3.        What is your prayer for the courts?

Second Reading: Romans 15:4-13

Whatever was written in former days was written for our instruction, so that by steadfastness and by the encouragement of the scriptures we might have hope. May the God of steadfastness and encouragement grant you to live in harmony with one another, in accordance with Christ Jesus, so that together you may with one voice glorify the God and Father of our Lord Jesus Christ.

Welcome one another, therefore, just as Christ has welcomed you, for the glory of God. For I tell you that Christ has become a servant of the circumcised on behalf of the truth of God in order that he might confirm the promises given to the patriarchs, and in order that the Gentiles might glorify God for his mercy. As it is written,

"Therefore I will confess you among the Gentiles,
and sing praises to your name";

and again he says,

            "Rejoice, O Gentiles, with his people";

and again,

            "Praise the Lord, all you Gentiles,
and let all the peoples praise him";

and again Isaiah says,

            "The root of Jesse shall come,
the one who rises to rule the Gentiles;
in him the Gentiles shall hope."

May the God of hope fill you with all joy and peace in believing, so that you may abound in hope by the power of the Holy Spirit.

The initial verses of our reading give an exhortation on the part of Paul that the people of the church of Rome live together in unity. He must strike that note so that he can in the later verses strike another note of inclusion. The unity that he sees is born of Jesus Christ, and all together join voices to praise the Christ who redeems them. Then Paul makes an excursion into what the hope of Christ brings first to the people of Israel in remembrance of the covenant with the fathers and mothers who have gone before. Now it is the gentiles who must become a part of this family. Here he uses the Psalms and Isaiah as proof texts for this inclusion in the hope of the root of Jesse. 

Breaking open Romans:
  1. Who are gentiles to you?
  2. Who would you like to see in your church that aren’t there?
  3. Who is it difficult to invite into your spiritual life?

The Gospel: St. Matthew 3:1-12

In those days John the Baptist appeared in the wilderness of Judea, proclaiming, “Repent, for the kingdom of heaven has come near.” This is the one of whom the prophet Isaiah spoke when he said,

“The voice of one crying out in the wilderness:
‘Prepare the way of the Lord,
make his paths straight.’”

Now John wore clothing of camel’s hair with a leather belt around his waist, and his food was locusts and wild honey. Then the people of Jerusalem and all Judea were going out to him, and all the region along the Jordan, and they were baptized by him in the river Jordan, confessing their sins.

But when he saw many Pharisees and Sadducees coming for baptism, he said to them, “You brood of vipers! Who warned you to flee from the wrath to come? Bear fruit worthy of repentance. Do not presume to say to yourselves, ‘We have Abraham as our ancestor’; for I tell you, God is able from these stones to raise up children to Abraham. Even now the ax is lying at the root of the trees; every tree therefore that does not bear good fruit is cut down and thrown into the fire.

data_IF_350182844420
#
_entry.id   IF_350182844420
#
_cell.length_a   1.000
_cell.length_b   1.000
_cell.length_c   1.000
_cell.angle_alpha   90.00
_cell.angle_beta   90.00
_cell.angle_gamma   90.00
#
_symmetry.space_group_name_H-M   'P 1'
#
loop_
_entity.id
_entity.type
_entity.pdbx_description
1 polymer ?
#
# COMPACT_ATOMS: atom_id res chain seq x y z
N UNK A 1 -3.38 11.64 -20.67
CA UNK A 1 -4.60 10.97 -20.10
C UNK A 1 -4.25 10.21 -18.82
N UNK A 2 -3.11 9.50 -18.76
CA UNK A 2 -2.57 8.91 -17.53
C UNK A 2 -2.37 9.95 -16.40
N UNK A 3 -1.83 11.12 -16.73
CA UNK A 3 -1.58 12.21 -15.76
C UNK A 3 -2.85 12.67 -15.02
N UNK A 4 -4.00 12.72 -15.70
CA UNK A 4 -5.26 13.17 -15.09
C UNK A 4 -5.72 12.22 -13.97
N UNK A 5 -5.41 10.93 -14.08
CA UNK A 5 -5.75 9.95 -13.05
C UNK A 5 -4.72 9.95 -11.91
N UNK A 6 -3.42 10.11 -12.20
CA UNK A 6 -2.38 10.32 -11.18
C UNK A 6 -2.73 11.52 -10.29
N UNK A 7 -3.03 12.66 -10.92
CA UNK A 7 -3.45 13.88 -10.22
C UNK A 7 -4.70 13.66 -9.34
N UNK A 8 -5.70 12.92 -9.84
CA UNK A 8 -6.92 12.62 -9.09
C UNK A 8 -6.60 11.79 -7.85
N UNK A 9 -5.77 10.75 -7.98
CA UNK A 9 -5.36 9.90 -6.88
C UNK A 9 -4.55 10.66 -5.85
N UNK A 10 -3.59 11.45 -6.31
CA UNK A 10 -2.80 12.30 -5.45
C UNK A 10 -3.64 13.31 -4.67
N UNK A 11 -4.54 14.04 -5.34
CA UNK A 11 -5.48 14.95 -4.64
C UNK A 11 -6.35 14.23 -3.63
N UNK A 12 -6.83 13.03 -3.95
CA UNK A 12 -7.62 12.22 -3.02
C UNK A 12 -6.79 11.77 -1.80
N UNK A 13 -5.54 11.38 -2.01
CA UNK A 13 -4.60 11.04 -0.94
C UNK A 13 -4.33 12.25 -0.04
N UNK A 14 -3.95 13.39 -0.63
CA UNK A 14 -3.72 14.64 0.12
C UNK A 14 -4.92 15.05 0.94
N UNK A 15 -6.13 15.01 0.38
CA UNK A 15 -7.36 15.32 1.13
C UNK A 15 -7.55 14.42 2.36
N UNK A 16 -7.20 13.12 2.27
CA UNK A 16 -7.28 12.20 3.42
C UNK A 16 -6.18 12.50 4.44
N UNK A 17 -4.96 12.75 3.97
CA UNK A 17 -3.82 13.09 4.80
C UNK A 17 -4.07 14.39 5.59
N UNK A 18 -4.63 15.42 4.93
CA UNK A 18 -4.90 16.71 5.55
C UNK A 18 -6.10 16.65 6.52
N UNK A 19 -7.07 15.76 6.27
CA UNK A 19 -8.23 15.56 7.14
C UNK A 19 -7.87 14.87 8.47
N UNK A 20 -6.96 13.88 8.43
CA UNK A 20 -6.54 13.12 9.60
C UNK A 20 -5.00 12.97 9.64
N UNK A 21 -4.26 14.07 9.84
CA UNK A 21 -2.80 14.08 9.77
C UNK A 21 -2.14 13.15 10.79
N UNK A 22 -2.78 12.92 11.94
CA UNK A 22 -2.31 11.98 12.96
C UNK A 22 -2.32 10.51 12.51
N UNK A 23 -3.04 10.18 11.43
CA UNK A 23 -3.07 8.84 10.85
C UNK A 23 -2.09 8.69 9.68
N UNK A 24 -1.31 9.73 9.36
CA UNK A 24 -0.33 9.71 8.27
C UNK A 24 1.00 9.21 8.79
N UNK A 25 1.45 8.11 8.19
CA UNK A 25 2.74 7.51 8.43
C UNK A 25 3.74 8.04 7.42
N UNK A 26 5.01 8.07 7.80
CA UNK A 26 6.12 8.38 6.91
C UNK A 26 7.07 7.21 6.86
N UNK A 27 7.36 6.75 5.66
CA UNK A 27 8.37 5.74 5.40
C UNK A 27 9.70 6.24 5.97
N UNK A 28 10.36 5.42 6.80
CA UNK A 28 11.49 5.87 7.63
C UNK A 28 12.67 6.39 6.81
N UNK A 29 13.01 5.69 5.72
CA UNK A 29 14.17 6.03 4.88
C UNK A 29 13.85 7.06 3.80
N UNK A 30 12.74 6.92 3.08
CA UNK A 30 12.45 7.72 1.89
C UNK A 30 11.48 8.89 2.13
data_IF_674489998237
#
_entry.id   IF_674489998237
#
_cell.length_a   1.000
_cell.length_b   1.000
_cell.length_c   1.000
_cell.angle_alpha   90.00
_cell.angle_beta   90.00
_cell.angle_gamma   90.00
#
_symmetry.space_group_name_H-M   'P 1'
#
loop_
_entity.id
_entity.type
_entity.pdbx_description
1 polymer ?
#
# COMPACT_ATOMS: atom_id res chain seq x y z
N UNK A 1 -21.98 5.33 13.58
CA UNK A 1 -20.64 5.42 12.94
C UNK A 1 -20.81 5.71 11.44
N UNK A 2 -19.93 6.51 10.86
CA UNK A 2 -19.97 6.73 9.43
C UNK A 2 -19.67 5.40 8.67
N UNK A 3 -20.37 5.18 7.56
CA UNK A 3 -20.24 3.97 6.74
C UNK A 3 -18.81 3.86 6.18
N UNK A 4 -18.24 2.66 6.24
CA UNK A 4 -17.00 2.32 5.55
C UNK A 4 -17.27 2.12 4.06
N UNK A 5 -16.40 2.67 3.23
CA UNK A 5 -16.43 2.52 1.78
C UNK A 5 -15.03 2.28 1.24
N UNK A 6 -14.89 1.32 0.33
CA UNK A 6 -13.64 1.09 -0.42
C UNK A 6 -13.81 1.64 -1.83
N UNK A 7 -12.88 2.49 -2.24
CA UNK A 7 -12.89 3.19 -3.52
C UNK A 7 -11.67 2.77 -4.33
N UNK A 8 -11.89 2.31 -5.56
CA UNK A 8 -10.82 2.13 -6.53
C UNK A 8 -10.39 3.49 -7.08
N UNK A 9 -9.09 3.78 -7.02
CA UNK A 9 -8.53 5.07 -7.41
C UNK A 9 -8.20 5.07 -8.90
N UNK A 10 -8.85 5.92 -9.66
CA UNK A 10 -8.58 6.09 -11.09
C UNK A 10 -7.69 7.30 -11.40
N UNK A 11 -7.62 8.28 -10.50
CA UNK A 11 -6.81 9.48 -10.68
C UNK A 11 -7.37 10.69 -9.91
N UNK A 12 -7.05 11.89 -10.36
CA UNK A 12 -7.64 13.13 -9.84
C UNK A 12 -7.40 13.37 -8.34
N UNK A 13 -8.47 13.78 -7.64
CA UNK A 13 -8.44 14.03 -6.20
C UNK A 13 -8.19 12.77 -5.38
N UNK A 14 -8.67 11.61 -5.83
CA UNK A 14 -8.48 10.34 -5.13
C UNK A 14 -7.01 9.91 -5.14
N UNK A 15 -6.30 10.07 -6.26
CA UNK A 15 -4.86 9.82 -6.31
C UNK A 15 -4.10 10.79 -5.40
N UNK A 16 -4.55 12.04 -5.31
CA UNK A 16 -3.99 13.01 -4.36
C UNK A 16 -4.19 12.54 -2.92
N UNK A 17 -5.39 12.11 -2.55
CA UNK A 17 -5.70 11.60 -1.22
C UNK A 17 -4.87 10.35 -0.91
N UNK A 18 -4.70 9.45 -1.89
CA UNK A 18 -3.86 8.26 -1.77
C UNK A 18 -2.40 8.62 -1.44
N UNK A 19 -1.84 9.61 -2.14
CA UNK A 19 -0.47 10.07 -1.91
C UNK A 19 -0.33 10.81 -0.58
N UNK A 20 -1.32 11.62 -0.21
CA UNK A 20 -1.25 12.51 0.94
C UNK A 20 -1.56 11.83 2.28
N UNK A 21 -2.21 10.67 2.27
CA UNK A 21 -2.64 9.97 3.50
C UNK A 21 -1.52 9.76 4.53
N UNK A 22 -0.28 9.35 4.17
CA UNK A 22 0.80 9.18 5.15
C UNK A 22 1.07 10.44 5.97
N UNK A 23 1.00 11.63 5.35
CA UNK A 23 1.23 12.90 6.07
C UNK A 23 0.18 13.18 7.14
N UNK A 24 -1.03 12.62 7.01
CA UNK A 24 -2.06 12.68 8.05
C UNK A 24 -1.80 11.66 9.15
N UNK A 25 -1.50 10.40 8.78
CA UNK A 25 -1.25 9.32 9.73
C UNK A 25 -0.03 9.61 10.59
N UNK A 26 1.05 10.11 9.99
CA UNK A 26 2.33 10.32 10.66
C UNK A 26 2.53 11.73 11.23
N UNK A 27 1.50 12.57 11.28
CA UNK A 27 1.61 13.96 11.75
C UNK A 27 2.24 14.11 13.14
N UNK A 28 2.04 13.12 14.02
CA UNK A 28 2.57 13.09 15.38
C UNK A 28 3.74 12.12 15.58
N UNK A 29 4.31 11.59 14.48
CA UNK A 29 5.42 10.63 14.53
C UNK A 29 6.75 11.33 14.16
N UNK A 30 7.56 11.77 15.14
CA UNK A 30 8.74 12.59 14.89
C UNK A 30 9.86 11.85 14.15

“I baptize you with water for repentance, but one who is more powerful than I is coming after me; I am not worthy to carry his sandals. He will baptize you with the Holy Spirit and fire. His winnowing fork is in his hand, and he will clear his threshing floor and will gather his wheat into the granary; but the chaff he will burn with unquenchable fire.”

On this Sunday when we hear of Isaiah’s promise of the Root, we also meet a latter-day prophet in John the Baptist. Matthew is so much a part of the Isaiah promise and hope evident in the first reading that he quotes second Isaiah – a description of the prophetic work of John. We see both scene and audience – the wilderness which refreshes the hearts of those who seek God, and the people who are indeed seeking God. Here Matthew’s John looks beyond the status quo of Israel, and asks them to anticipate something new. His preaching will continue next Sunday as he intensifies his message. Today however, we hear anticipation of the separation of the righteous from the wicked, much in the manner of what we read in Isaiah in the first reading.

Breaking open the Gospel:
1.        Where does John’s sermon strike you?
2.        What anticipations does it strike in you?
3.        How is John like Isaiah?

General Idea:              Anticipating More

First Example:            The hopes rooted in Jesse and the Spirit (First Reading)

Second Example:       More wisdom from our rulers (Psalm)

Third Example:          More people than we thought possible (Second Reading)

Fourth Example:        More in the wilderness (Gospel)

After breaking open the Word, you might want to pray the Collect for Sunday. 

Merciful God, who sent your messengers the prophets to preach repentance and prepare the way for our salvation: Give us grace to heed their warnings and forsake our sins, that we may greet with joy the coming of Jesus Christ our Redeemer; who lives and reigns with you and the Holy Spirit, one God, now and for ever. Amen.

Questions and comments copyright © 2019, Michael T. Hiller